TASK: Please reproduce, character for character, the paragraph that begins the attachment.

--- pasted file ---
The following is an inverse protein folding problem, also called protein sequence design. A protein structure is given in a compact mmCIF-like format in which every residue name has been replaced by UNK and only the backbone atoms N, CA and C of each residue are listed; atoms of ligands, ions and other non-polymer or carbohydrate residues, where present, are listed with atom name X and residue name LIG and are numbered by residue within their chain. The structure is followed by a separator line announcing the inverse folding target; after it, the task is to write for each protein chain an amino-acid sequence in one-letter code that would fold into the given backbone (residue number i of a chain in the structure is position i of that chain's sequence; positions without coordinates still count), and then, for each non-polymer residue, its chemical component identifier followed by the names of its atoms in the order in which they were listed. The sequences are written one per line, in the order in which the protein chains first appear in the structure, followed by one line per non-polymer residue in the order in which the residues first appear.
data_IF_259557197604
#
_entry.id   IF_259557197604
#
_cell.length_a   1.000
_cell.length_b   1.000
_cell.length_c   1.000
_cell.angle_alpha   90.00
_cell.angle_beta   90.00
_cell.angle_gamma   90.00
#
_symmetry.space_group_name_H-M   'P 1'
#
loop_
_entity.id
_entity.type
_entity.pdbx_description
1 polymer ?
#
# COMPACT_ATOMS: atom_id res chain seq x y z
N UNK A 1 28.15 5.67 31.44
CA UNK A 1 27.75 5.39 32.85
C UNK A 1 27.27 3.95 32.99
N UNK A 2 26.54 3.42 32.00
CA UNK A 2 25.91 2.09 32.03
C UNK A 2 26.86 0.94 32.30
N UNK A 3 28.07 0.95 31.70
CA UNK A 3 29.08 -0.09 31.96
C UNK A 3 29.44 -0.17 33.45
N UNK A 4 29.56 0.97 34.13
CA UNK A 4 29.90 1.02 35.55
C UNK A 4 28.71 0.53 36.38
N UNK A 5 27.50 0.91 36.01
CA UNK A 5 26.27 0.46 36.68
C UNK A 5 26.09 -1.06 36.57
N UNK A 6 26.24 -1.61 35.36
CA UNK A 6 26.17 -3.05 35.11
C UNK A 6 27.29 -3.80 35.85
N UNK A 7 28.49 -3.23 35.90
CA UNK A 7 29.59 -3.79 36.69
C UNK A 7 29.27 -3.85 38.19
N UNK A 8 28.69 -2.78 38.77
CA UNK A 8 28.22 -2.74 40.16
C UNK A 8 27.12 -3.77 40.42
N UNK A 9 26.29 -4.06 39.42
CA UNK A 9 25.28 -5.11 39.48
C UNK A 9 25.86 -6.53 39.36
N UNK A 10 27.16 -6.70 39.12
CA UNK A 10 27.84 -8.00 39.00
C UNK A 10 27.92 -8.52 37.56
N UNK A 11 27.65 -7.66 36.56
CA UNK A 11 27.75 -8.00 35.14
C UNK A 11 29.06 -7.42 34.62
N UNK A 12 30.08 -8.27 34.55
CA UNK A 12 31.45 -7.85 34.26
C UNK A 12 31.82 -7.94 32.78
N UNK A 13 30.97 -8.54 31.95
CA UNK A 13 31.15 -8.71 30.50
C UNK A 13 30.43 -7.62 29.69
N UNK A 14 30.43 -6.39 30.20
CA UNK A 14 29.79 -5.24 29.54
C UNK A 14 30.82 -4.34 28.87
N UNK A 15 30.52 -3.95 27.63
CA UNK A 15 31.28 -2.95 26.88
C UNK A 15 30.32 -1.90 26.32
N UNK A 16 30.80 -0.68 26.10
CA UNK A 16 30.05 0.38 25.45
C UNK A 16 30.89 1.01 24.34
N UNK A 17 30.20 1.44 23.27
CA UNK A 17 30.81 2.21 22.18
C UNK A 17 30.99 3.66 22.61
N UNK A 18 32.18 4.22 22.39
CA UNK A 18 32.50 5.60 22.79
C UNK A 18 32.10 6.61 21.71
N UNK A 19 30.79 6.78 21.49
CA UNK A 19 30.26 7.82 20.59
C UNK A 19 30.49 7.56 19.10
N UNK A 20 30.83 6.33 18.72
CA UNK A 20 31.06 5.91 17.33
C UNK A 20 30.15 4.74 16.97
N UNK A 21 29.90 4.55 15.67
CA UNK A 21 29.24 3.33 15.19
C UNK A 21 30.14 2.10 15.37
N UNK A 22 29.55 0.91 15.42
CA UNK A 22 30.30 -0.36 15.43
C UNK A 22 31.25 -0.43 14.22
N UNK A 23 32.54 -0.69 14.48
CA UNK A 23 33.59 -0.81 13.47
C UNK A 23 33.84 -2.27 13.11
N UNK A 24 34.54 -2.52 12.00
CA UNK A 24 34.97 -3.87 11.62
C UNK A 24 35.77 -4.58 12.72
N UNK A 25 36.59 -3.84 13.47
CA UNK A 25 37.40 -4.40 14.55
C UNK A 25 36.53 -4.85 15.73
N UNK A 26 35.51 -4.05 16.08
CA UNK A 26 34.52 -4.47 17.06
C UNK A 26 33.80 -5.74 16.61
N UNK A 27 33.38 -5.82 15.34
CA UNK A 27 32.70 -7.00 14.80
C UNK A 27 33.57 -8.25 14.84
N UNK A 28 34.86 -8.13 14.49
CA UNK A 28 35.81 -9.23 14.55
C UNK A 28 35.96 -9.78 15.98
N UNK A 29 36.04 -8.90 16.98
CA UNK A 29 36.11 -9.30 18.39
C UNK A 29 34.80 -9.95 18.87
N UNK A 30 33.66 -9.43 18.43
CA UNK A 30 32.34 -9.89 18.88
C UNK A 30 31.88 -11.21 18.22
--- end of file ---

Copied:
The following is an inverse protein folding problem, also called protein sequence design. A protein structure is given in a compact mmCIF-like format in which every residue name has been replaced by UNK and only the backbone atoms N, CA and C of each residue are listed; atoms of ligands, ions and other non-polymer or carbohydrate residues, where present, are listed with atom name X and residue name LIG and are numbered by residue within their chain. The structure is followed by a separator line announcing the inverse folding target; after it, the task is to write for each protein chain an amino-acid sequence in one-letter code that would fold into the given backbone (residue number i of a chain in the structure is position i of that chain's sequence; positions without coordinates still count), and then, for each non-polymer residue, its chemical component identifier followed by the names of its atoms in the order in which they were listed. The sequences are written one per line, in the order in which the protein chains first appear in the structure, followed by one line per non-polymer residue in the order in which the residues first appear.